Butterfly the pork roast (slice in half lengthwise to within about 1-1/2 inches of the uncut edge). Open the roast like a book, and slice a bit more in the center if needed so it lies flat all the way across. Lightly score the meat in a cross-hatch pattern to maximize surface area for seasoning.
Combine olive oil, salt, pepper, garlic, fennel seed, and fresh parsley in a small bowl. Mix well. Spread half the seasoning goo on the outside of the roast, then flip and spread the remaining goo on the inside (the scored side). Spread the chopped fresh fennel in the right half of the inside (scored) side of the roast, spreading out to within a half inch of the edges.
Fold the left side over the right (close the book!) and carefully pick up the roast and set it in an oiled 3-quart slow cooker insert. If you like, you can tie the roast with cotton kitchen twine (I rely on the smallish slow cooker to keep the roast together, but if you want absolute certainty or are using a larger pan, by all means tie it up!).
Let the roast marinate overnight in the fridge (up to two days). When ready to cook, splash about an inch of good white wine in the bottom of the slow cooker. Cook for 6-7 hours on low. (Alternately, you could roast it at 325 for probably 2 to 2-1/2 hours -- I don't have an exact time since I use the slow cooker, but since you managed to find this recipe, I'm confident you can look up a cooking time chart and figure that out, too!).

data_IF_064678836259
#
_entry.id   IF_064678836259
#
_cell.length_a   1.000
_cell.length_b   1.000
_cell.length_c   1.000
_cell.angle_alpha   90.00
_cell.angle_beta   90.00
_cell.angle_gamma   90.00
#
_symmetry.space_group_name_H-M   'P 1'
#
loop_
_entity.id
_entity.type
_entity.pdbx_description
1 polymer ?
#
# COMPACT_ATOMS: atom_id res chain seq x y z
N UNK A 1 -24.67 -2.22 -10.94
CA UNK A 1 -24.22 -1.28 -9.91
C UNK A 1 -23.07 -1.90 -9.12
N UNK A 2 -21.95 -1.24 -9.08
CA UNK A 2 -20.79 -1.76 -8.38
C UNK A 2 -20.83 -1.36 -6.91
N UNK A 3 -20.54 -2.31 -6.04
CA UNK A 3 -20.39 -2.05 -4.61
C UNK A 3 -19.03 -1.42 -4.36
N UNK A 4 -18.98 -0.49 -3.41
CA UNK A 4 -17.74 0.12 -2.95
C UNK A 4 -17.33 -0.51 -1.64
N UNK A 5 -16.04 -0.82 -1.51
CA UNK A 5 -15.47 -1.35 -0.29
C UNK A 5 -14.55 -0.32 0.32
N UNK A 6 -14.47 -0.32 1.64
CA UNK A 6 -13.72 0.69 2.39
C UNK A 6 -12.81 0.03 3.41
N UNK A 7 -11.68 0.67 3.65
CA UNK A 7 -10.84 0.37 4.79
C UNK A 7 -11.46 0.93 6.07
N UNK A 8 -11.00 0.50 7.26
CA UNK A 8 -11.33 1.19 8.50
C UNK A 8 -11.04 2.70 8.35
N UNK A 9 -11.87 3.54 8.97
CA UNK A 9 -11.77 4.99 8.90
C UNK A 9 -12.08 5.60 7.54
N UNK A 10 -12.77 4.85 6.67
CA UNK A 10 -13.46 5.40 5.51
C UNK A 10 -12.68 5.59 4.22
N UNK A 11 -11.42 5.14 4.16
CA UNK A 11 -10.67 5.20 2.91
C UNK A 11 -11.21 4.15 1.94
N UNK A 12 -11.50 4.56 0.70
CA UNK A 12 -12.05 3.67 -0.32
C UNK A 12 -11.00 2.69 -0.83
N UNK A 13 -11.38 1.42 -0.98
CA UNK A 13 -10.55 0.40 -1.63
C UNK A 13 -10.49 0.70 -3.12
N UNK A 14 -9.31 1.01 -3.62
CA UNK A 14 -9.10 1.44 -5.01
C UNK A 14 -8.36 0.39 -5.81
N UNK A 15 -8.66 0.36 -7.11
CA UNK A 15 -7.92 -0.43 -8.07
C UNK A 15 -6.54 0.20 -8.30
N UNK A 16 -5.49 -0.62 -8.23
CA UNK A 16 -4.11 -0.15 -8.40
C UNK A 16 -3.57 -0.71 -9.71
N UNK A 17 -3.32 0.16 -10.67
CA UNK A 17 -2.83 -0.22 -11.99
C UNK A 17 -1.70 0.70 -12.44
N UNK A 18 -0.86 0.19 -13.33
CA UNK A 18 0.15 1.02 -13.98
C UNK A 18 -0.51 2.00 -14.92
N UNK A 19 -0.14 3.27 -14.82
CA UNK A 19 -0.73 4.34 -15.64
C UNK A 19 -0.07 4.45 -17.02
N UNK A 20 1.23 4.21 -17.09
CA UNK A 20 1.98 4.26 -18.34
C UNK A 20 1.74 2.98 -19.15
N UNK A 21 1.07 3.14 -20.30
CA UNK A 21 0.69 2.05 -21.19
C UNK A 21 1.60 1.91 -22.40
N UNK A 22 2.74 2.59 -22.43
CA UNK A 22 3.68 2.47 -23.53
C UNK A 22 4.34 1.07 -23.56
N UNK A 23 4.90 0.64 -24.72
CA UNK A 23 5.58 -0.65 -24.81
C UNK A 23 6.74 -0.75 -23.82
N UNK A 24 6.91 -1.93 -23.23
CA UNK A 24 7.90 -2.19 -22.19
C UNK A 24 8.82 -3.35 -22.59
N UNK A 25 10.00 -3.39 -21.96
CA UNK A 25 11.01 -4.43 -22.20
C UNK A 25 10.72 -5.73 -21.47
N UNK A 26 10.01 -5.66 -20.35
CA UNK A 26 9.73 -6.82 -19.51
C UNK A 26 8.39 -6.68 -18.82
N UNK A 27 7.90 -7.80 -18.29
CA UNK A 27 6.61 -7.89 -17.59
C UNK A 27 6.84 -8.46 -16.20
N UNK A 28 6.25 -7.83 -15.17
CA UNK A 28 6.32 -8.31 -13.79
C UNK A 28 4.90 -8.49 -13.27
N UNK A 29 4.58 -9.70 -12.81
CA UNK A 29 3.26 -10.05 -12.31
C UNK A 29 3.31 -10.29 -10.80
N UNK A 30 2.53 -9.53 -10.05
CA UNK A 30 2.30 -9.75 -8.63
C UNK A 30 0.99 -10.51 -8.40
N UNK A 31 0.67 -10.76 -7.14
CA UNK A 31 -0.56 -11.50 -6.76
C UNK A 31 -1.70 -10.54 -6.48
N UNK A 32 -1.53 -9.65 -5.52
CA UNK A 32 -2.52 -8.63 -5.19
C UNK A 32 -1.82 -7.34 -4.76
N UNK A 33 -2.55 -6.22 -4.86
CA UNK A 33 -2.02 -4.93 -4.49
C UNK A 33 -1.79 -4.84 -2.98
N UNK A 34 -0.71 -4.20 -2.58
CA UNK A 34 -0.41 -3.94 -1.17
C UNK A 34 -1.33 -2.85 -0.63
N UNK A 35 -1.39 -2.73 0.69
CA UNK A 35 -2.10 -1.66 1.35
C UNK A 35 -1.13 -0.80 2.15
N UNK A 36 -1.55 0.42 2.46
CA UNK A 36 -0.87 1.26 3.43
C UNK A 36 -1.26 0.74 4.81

Once cooked, carefully transfer the meat to a large plate and shred. Set aside while you make the gravy.
To make the gravy, pour the drippings out of the slow cooker insert and into a wide, shallow pan (a 10- or 12-inch skillet works marvelously for this). Heat skillet over medium high heat till liquid is simmering. In a small bowl, combine the flour with a few spoonfulls of the heated drippings, whisking to remove any lumps. The mixture should resemble runny paste. Once mixture is lump-free, whisk into the rest of the drippings and cook at a simmer, stirring constantly, for 4-5 minutes, till thickened. Add wine (water works, too) to achieve the desired consistency (I add about 1/4 cup, but the amount will vary depending on how much drippings your roast gave you). You will want to taste-test to make sure the gravy doesn't taste "floury" (if it does, cook it a bit longer).
Serve the hot meat in open-faced sandwiches on good bread. Serve the leftovers hot or cold on buns.